This week's acquisitions
Only two this week, possibly because the post is getting even slower than usual.
One is the curiously titled The English Abigail, by Dorothy Margaret Stuart, London, Macmillan & Co, 1946, from which the above illustration is taken. "Abigail" is apparently a term for servant, although I've never heard it before.
It traces from Norman times into Victorian, although its definition of "servant" is rather broad, seemingly from the lowest scullion to the Queen Elizabeth's Chief Gentlewoman, Blanch(e) Parry.
The above illustrations are apparently from the Luttrell Psalter; "We see her kneeling beside a young lady and holding up a round hand-mirror so that the effect of the elaborate head-dress may be seen; we see her helping to make a bed, and stretching out streets which fall into symmetrical, angular convolutions..." (p. 4)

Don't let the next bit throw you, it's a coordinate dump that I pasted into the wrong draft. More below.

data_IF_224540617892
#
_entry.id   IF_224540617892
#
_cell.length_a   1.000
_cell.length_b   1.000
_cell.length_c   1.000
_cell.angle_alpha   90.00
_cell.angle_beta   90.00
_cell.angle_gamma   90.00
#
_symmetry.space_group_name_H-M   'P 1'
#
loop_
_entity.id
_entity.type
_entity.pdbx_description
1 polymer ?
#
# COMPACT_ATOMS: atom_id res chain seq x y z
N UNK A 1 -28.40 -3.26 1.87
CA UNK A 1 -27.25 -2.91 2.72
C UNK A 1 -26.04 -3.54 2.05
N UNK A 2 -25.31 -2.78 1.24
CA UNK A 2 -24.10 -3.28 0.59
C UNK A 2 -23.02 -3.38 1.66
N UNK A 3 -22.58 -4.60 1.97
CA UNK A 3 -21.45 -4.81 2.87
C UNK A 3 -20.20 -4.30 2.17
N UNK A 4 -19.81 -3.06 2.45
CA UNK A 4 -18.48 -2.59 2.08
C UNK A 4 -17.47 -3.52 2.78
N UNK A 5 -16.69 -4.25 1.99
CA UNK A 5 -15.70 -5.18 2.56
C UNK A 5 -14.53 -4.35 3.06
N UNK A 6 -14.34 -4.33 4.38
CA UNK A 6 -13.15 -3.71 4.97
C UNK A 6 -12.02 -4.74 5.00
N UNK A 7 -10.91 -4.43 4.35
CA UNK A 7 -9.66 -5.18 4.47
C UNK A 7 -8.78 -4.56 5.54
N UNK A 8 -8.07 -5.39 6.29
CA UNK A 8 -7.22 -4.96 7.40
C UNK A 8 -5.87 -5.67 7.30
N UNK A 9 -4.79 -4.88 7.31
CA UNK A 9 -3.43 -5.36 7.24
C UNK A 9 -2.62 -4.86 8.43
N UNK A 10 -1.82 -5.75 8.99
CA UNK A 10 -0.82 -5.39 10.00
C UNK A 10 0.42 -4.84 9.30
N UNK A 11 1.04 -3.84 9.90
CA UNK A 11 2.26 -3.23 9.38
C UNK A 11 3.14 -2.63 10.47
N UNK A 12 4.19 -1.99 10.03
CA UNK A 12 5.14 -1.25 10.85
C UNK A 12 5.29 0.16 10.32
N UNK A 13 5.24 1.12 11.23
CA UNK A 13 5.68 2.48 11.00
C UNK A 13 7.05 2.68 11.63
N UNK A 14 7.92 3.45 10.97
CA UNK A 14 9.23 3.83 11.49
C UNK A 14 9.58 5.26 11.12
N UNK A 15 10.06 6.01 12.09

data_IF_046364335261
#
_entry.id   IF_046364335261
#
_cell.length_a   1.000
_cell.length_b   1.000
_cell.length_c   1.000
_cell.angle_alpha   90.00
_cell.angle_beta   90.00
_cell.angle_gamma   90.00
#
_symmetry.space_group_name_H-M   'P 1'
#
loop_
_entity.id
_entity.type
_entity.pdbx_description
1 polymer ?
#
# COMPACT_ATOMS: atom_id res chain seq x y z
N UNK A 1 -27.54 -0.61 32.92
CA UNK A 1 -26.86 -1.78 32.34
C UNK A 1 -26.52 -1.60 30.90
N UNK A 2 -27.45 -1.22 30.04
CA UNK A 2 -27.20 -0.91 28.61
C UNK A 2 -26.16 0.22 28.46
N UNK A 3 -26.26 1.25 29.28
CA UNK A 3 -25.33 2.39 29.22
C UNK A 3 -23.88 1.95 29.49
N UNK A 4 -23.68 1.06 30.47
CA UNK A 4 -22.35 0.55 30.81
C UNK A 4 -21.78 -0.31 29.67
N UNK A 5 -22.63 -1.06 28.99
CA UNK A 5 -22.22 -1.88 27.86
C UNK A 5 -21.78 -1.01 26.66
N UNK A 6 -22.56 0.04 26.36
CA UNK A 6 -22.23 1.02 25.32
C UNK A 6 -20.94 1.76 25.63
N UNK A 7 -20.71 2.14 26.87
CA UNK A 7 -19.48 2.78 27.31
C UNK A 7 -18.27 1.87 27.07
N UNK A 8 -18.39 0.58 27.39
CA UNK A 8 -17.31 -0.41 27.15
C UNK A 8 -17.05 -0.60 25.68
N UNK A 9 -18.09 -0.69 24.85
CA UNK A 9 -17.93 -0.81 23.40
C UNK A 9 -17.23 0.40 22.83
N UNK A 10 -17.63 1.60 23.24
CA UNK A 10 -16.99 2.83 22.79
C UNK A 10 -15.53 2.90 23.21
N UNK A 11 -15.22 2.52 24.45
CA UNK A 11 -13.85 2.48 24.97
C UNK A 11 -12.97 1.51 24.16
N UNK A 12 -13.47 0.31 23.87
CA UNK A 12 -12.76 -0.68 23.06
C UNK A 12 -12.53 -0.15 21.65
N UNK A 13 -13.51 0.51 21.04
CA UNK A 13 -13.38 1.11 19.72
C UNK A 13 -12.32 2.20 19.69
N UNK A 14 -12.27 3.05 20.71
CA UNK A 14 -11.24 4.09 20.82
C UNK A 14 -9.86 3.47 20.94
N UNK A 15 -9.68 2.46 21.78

One theme that carries through the book is how the "great and good" are always complaining about the servahts climbing above their station, from the 14th-century poet John Gower to a correspondent to The Lady's Monthly Museum or Polite Repository of 1823:
"I found nothing but young ladies, delicately arrayed in white, with their heads a la Brutus, who declared they were all anxious for places, and wished to go out to service."
The second purchase was Letters from Dorothy Osborne to Sir William Temple (1652-54) edited by Edward Abbott Parry. It is available online, as I mentioned here, but for Â£1 on ebay how could I resist?